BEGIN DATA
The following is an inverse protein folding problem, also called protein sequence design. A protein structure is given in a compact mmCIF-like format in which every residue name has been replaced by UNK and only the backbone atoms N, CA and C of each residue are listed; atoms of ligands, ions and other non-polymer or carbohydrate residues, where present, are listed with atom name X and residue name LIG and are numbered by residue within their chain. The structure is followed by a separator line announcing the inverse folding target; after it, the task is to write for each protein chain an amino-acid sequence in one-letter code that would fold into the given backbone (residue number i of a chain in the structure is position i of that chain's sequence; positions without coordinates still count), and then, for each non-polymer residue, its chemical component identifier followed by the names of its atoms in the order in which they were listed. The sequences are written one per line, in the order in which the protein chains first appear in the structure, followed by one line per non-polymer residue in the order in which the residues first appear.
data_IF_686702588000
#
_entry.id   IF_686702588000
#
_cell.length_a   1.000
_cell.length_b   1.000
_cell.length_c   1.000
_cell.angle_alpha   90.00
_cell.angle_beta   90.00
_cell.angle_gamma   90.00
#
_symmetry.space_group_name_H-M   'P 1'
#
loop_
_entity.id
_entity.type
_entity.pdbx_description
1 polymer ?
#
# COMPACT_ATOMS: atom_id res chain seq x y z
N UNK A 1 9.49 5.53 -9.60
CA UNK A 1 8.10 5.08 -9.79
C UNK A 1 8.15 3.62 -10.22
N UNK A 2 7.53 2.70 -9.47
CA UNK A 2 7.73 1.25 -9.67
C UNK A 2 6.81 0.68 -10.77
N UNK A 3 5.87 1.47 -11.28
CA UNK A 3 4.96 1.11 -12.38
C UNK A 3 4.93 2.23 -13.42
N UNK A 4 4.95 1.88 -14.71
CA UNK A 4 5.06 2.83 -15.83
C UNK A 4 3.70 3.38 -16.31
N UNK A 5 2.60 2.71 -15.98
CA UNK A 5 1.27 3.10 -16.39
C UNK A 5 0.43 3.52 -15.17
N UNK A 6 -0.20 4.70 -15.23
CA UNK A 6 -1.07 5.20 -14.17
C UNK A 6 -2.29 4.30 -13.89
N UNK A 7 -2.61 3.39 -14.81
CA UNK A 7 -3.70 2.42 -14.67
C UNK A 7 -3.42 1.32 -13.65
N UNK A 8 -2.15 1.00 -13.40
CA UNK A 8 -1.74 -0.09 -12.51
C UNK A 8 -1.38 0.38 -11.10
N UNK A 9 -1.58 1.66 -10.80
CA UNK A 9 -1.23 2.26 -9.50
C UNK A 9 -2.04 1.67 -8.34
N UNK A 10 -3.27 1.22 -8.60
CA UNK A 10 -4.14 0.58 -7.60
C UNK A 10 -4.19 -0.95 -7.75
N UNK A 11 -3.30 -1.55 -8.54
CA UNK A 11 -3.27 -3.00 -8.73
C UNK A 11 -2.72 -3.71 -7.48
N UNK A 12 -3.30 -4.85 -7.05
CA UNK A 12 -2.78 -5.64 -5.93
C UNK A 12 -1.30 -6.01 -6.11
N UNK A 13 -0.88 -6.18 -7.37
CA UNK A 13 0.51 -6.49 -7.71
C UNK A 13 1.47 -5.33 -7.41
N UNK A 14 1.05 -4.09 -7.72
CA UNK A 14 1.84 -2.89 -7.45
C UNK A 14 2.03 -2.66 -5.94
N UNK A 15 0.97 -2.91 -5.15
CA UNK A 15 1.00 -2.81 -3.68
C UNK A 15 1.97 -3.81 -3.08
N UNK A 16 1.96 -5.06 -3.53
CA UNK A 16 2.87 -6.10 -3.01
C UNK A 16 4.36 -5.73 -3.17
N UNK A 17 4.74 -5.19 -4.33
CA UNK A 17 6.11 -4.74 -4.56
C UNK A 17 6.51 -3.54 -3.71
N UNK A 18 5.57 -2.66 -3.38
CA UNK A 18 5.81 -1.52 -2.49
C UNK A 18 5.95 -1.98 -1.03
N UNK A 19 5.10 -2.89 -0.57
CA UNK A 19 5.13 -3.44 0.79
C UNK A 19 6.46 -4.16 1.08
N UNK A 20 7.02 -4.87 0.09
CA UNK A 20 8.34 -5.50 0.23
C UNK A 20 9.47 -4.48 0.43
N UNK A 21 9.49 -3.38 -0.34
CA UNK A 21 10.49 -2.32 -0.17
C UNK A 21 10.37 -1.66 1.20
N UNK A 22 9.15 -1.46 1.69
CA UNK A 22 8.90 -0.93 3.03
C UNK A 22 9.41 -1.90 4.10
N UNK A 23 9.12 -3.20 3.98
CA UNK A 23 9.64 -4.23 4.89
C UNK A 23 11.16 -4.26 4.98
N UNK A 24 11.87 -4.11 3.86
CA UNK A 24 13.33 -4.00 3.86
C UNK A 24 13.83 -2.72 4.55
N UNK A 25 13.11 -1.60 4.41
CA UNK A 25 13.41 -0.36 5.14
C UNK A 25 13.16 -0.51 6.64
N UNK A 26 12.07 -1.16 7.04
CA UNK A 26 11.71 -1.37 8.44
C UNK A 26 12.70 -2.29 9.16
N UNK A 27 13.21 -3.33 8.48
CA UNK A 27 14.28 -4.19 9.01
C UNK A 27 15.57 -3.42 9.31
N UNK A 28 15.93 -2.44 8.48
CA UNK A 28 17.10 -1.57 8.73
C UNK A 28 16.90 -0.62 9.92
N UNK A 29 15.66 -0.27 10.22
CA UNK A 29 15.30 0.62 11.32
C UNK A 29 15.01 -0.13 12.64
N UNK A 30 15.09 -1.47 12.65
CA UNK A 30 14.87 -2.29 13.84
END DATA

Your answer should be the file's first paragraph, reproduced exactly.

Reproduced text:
The following is an inverse protein folding problem, also called protein sequence design. A protein structure is given in a compact mmCIF-like format in which every residue name has been replaced by UNK and only the backbone atoms N, CA and C of each residue are listed; atoms of ligands, ions and other non-polymer or carbohydrate residues, where present, are listed with atom name X and residue name LIG and are numbered by residue within their chain. The structure is followed by a separator line announcing the inverse folding target; after it, the task is to write for each protein chain an amino-acid sequence in one-letter code that would fold into the given backbone (residue number i of a chain in the structure is position i of that chain's sequence; positions without coordinates still count), and then, for each non-polymer residue, its chemical component identifier followed by the names of its atoms in the order in which they were listed. The sequences are written one per line, in the order in which the protein chains first appear in the structure, followed by one line per non-polymer residue in the order in which the residues first appear.